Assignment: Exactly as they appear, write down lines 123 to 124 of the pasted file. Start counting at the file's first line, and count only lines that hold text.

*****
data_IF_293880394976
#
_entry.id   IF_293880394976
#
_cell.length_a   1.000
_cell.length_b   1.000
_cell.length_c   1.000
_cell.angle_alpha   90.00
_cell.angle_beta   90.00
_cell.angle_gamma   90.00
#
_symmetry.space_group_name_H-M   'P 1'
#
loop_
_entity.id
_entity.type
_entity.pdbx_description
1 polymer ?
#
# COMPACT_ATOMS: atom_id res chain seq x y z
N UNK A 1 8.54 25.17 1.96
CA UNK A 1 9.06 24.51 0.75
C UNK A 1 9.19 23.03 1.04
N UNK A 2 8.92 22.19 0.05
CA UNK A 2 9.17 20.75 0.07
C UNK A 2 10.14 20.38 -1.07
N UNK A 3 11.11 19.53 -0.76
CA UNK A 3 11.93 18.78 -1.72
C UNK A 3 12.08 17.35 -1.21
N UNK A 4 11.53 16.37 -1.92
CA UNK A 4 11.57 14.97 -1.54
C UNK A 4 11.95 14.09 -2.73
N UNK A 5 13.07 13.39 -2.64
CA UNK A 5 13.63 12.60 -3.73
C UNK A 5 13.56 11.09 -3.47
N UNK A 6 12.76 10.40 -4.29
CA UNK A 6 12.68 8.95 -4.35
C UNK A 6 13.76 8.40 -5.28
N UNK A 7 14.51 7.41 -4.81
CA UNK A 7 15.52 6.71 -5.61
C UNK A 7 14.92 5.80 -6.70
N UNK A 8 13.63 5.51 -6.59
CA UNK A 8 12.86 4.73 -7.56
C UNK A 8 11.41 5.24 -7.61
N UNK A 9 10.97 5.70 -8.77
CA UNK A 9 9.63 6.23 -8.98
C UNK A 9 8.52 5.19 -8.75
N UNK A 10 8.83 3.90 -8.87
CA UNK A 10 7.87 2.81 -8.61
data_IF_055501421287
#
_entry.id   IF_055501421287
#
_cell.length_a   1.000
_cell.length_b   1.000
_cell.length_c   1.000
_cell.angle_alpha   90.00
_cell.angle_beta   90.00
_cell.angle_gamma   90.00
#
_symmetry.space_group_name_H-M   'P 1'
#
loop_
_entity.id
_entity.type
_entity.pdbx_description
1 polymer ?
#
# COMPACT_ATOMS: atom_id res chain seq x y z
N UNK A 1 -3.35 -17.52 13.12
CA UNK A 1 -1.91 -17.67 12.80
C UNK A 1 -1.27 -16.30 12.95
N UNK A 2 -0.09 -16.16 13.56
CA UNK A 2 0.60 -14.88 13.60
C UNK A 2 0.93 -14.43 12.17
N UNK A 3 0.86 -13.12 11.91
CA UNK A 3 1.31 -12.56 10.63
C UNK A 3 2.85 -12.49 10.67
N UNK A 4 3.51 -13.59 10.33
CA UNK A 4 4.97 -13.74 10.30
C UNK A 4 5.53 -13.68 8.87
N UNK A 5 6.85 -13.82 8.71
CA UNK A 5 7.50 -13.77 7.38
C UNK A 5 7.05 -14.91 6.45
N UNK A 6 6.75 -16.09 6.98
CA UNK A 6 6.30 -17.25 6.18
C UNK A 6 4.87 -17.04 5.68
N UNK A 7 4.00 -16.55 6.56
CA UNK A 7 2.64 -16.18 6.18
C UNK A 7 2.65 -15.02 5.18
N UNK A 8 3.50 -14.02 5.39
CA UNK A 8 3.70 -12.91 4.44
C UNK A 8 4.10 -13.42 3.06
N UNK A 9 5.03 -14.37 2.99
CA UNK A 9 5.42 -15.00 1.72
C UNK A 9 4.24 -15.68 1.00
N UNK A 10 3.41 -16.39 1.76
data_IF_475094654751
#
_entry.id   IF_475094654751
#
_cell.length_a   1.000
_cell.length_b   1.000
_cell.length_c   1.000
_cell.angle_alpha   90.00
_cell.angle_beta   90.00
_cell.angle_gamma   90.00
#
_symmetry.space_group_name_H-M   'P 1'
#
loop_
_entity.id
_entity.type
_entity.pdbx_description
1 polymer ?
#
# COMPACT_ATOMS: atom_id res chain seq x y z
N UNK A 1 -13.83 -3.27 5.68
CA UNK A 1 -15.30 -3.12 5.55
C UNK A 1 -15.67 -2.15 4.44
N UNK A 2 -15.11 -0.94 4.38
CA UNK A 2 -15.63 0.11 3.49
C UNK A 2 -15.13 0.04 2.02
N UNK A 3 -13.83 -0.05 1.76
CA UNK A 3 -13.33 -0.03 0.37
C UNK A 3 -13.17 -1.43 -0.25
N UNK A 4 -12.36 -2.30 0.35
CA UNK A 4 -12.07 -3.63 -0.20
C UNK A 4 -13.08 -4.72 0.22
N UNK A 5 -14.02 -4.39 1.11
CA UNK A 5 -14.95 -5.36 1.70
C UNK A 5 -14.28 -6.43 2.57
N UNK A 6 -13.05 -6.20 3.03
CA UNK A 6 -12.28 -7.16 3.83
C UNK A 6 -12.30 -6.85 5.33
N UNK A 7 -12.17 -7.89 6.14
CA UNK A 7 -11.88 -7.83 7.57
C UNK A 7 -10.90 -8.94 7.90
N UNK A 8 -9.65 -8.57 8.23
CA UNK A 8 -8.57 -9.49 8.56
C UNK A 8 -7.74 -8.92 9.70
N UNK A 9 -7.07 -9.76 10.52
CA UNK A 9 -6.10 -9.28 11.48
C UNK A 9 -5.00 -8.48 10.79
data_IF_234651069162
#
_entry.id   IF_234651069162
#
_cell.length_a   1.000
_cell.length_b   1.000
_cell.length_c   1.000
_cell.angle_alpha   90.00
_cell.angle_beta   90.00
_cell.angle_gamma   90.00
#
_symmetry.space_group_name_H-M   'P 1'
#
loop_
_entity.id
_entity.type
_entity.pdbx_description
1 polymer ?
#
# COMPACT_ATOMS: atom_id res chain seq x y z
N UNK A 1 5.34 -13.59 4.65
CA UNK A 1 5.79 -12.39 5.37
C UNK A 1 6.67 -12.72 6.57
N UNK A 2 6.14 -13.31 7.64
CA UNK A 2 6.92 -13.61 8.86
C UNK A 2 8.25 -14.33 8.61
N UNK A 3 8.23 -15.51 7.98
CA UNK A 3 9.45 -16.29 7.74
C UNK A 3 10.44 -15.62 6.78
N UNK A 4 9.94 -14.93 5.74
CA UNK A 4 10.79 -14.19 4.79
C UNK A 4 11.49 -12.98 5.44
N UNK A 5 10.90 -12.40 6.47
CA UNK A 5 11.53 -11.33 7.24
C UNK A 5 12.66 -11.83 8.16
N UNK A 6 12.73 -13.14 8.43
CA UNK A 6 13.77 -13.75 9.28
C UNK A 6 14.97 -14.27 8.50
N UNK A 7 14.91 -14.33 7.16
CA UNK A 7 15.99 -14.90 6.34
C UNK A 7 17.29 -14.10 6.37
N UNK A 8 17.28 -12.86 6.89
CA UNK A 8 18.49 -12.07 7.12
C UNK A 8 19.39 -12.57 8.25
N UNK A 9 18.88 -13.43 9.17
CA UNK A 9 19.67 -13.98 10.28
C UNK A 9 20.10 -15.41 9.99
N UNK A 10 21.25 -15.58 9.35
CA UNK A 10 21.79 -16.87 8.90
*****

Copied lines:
C UNK A 2 -15.13 0.04 2.02
N UNK A 3 -13.83 -0.05 1.76